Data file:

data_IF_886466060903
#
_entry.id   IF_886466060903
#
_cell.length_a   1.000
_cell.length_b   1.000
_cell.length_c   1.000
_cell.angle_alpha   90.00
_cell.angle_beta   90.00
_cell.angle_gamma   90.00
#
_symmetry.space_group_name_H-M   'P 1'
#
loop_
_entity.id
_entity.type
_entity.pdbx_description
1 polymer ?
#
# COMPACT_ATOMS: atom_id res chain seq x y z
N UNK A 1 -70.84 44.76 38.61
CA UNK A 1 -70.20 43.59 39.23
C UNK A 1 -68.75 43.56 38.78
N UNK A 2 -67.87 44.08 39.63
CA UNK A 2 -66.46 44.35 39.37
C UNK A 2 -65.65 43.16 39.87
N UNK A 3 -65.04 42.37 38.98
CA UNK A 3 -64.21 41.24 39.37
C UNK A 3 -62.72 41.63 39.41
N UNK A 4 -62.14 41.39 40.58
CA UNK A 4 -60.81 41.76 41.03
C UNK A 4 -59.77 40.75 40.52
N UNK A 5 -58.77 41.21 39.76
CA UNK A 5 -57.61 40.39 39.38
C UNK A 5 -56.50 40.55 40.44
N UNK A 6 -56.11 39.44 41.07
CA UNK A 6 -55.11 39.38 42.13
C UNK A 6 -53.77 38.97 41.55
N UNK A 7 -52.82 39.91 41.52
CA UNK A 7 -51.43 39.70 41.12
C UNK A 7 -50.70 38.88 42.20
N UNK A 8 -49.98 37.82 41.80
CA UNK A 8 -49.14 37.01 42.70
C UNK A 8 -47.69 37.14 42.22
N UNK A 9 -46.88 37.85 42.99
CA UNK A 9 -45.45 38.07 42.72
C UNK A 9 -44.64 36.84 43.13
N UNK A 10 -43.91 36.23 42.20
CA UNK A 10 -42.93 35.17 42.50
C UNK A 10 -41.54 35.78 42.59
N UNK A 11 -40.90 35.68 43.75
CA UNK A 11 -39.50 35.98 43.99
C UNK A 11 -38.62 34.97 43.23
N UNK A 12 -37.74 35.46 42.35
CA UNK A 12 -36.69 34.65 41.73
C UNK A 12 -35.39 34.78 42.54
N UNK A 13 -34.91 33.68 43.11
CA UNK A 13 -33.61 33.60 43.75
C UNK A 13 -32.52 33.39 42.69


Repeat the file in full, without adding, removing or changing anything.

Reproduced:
data_IF_886466060903
#
_entry.id   IF_886466060903
#
_cell.length_a   1.000
_cell.length_b   1.000
_cell.length_c   1.000
_cell.angle_alpha   90.00
_cell.angle_beta   90.00
_cell.angle_gamma   90.00
#
_symmetry.space_group_name_H-M   'P 1'
#
loop_
_entity.id
_entity.type
_entity.pdbx_description
1 polymer ?
#
# COMPACT_ATOMS: atom_id res chain seq x y z
N UNK A 1 -70.84 44.76 38.61
CA UNK A 1 -70.20 43.59 39.23
C UNK A 1 -68.75 43.56 38.78
N UNK A 2 -67.87 44.08 39.63
CA UNK A 2 -66.46 44.35 39.37
C UNK A 2 -65.65 43.16 39.87
N UNK A 3 -65.04 42.37 38.98
CA UNK A 3 -64.21 41.24 39.37
C UNK A 3 -62.72 41.63 39.41
N UNK A 4 -62.14 41.39 40.58
CA UNK A 4 -60.81 41.76 41.03
C UNK A 4 -59.77 40.75 40.52
N UNK A 5 -58.77 41.21 39.76
CA UNK A 5 -57.61 40.39 39.38
C UNK A 5 -56.50 40.55 40.44
N UNK A 6 -56.11 39.44 41.07
CA UNK A 6 -55.11 39.38 42.13
C UNK A 6 -53.77 38.97 41.55
N UNK A 7 -52.82 39.91 41.52
CA UNK A 7 -51.43 39.70 41.12
C UNK A 7 -50.70 38.88 42.20
N UNK A 8 -49.98 37.82 41.80
CA UNK A 8 -49.14 37.01 42.70
C UNK A 8 -47.69 37.14 42.22
N UNK A 9 -46.88 37.85 42.99
CA UNK A 9 -45.45 38.07 42.72
C UNK A 9 -44.64 36.84 43.13
N UNK A 10 -43.91 36.23 42.20
CA UNK A 10 -42.93 35.17 42.50
C UNK A 10 -41.54 35.78 42.59
N UNK A 11 -40.90 35.68 43.75
CA UNK A 11 -39.50 35.98 43.99
C UNK A 11 -38.62 34.97 43.23
N UNK A 12 -37.74 35.46 42.35
CA UNK A 12 -36.69 34.65 41.73
C UNK A 12 -35.39 34.78 42.54
N UNK A 13 -34.91 33.68 43.11
CA UNK A 13 -33.61 33.60 43.75
C UNK A 13 -32.52 33.39 42.69